Bank on Higher Interest Rates
It’s no secret that interest rates are up, and you probably noticed if you’re looking to borrow for a home, car or anything else.
September’s Consumer Price Index and Producer Price Index readings of 0.4% monthly growth showed inflation is sticky, so the Fed is forced to continue its aggressive hike cycle.
The following chart of the Fed’s target rate shows how swift the change from free-money monetary policy this year was:
The Fed raised its target rate by 75 basis points to 3%–3.25% in September and it’s expected to hike until it reaches 5%–5.25% by next March.
With rates expected to hold near 5% until the end of 2023, consumers will have to contend with a higher interest rate environment. It’s bad news for borrowers, but not everyone.
You know who loves higher rates? Banks.
Banks’ margins expand with rising interest rates because the spread widens between their cost of borrowing and the rates they charge for loans.
Big Banks Taking Advantage
Wells Fargo (WFC) reported Q3 earnings on Oct. 14, topping earnings per share estimates of $1.09 by 20%.
Sure, the economy is pricing in a greater likelihood of a recession. But the underlying fundamentals are strong.
A recession would lower credit quality if borrowers were unable to repay loans, but the U.S. unemployment rate stands at 3.5% after gaining 263,000 jobs last month.
Wells Fargo cited high payment rates and “historically low” delinquencies in its earnings announcement. Soaring interest rates and consistent consumer repayments helped the bank increase its net interest income 36% year over year.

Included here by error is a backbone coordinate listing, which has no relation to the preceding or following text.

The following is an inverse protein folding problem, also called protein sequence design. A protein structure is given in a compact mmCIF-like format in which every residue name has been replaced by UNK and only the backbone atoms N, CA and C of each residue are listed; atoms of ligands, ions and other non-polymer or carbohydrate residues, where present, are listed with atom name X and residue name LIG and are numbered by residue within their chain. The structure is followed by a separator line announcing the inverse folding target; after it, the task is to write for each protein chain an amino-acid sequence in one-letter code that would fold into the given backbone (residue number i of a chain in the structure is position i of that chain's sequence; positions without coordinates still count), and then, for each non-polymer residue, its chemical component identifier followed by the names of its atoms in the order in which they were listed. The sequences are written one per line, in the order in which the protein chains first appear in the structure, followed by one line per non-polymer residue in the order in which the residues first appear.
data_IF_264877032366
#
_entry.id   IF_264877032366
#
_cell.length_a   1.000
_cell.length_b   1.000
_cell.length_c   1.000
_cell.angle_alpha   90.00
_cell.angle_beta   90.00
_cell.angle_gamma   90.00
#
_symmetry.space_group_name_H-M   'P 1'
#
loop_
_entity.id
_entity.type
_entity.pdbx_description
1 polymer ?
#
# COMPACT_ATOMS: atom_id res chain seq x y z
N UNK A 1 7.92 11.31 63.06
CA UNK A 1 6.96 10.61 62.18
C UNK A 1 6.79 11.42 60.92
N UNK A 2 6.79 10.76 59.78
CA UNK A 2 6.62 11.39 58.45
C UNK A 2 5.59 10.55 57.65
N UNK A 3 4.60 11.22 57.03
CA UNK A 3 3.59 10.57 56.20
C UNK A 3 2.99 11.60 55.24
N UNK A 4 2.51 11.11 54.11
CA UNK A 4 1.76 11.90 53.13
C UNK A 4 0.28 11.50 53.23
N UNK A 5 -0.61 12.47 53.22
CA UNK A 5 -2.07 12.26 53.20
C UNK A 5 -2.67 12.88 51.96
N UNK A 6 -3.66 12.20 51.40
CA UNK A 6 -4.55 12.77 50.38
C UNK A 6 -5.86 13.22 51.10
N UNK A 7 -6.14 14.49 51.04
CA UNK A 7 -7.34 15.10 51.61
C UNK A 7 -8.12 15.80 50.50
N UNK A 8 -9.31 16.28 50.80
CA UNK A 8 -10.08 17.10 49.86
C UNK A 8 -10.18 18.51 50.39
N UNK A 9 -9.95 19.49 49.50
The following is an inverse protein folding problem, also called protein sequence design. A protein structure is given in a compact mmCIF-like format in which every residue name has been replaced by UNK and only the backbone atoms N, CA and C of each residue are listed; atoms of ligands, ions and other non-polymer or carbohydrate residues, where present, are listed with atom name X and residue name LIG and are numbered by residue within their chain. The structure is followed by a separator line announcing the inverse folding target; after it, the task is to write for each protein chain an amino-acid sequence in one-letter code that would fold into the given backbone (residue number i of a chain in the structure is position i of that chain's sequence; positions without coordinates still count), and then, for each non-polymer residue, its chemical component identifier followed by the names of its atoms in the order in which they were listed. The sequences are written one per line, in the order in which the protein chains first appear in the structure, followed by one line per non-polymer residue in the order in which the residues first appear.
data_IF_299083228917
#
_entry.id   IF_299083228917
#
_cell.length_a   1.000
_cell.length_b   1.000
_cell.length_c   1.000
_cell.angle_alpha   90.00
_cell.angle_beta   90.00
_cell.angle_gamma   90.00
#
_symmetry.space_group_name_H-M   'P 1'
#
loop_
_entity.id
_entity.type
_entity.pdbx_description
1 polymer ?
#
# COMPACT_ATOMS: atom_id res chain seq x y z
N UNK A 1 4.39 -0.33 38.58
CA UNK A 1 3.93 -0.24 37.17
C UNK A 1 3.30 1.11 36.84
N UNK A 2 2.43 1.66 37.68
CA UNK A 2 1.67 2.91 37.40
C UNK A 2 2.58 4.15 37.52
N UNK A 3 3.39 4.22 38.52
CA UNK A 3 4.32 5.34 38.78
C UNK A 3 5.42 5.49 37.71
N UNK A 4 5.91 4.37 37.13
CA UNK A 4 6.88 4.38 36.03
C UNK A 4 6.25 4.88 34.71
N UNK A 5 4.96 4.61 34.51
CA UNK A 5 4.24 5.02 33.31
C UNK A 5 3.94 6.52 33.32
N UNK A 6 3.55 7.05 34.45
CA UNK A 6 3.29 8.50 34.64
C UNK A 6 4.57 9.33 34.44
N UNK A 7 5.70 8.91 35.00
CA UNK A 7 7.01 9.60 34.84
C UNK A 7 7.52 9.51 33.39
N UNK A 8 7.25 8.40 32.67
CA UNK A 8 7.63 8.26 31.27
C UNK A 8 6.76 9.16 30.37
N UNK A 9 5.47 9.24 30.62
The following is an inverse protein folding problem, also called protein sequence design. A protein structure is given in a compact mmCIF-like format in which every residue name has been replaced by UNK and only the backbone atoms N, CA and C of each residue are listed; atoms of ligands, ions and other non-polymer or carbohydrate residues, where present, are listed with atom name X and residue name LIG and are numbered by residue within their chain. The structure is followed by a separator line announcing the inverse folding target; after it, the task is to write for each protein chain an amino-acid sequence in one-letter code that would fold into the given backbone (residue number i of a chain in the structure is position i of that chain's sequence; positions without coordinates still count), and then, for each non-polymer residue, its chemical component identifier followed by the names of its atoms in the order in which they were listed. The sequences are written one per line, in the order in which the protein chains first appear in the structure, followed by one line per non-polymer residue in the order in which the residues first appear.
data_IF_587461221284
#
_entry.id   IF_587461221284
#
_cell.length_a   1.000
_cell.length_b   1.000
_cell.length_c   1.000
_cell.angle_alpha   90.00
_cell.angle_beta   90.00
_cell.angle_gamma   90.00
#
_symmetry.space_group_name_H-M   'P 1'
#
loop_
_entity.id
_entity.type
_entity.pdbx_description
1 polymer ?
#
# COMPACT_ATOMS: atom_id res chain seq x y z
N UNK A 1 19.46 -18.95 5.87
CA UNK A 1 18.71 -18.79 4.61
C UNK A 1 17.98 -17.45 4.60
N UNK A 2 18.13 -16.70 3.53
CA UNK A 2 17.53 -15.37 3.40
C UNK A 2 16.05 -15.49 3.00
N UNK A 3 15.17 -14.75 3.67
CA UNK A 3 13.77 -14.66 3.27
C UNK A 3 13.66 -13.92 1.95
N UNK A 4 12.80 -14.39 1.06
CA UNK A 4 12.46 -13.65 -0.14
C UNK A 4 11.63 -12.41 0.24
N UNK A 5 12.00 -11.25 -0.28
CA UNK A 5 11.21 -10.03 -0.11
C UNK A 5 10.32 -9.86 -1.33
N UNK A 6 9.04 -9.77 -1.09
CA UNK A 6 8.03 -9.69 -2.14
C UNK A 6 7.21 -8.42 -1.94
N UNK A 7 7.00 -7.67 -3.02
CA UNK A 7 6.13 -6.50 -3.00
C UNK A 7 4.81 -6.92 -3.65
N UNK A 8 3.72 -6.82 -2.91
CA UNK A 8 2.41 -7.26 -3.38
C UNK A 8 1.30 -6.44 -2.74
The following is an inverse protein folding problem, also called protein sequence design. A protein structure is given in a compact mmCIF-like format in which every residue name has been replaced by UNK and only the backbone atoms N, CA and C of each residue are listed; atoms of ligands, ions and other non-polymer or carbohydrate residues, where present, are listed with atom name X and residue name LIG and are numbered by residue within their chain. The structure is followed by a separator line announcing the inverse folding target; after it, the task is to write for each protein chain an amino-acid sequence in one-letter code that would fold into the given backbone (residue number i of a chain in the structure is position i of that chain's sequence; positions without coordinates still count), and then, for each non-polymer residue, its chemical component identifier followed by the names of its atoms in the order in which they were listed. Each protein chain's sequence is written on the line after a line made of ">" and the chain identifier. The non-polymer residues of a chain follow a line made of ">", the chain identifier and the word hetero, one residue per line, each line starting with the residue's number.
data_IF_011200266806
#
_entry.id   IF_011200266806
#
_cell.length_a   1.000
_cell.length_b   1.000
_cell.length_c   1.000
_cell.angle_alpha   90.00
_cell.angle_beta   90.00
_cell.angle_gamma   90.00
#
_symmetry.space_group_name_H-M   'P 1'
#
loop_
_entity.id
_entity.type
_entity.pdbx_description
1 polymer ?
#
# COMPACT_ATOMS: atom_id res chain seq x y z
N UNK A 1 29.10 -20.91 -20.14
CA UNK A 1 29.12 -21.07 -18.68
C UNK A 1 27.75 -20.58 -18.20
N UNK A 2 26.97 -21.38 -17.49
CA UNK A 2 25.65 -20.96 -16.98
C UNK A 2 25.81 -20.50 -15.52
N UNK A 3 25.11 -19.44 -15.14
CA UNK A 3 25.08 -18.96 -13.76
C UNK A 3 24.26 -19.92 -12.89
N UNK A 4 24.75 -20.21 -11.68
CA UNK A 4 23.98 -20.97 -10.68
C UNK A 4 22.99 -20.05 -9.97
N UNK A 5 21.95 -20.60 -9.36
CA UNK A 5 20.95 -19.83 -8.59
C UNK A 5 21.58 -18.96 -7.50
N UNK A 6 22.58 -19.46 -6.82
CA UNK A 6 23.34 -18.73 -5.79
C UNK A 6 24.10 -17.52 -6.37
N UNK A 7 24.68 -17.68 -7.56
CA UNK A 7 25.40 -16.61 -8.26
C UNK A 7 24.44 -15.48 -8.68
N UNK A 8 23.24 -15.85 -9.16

Banks are still adjusting to the probability of a recession by increasing their provisions for credit losses. Regardless, they are much better positioned to weather a potential economic downturn than in the past.
The Fed’s annual stress test in June found that major banks are well-capitalized to weather “severely adverse economic and financial conditions.”
The report found that large banks could absorb $612 billion in losses and still maintain double their required capital. For reference, Wall Street banks needed just $4.5 billion in loan loss reserves to adjust for the current economic climate this quarter.
The Fed further reassured that major banks could continue lending despite greater economic turmoil and a simulated 10% unemployment rate.
How Investors Can Gain Exposure
One way investors can play widening banking margins is through the SPDR S&P Bank ETF (KBE). The exchange-traded fund tracks a modified, equally-weighted index with exposure to the banks segment of the S&P Total Market Index.
As I just mentioned, KBE’s 100 holdings are equally weighted, but the ETF holds the heavyweights JPMorgan Chase, Bank of America and Wells Fargo.
KBE charges an expense ratio of 0.35% but its dividend recently yielded 2.91% annually. The fund trades with solid liquidity, averaging daily volume of 1.9 million shares. It manages nearly $2 billion in net assets.
Looking at KBE’s daily chart, we see that it managed to break out of its recent downtrend:
The fund is up 4.58% in the past five days, and since bottoming in mid-June, it’s risen 8.38%.
KBE trades well below its recent August high, offering the opportunity to enter at a discount while the tide is turning.
Always do your own research before buying anything, but it could help to add exposure to companies growing margins in uncertain times.
All the best,
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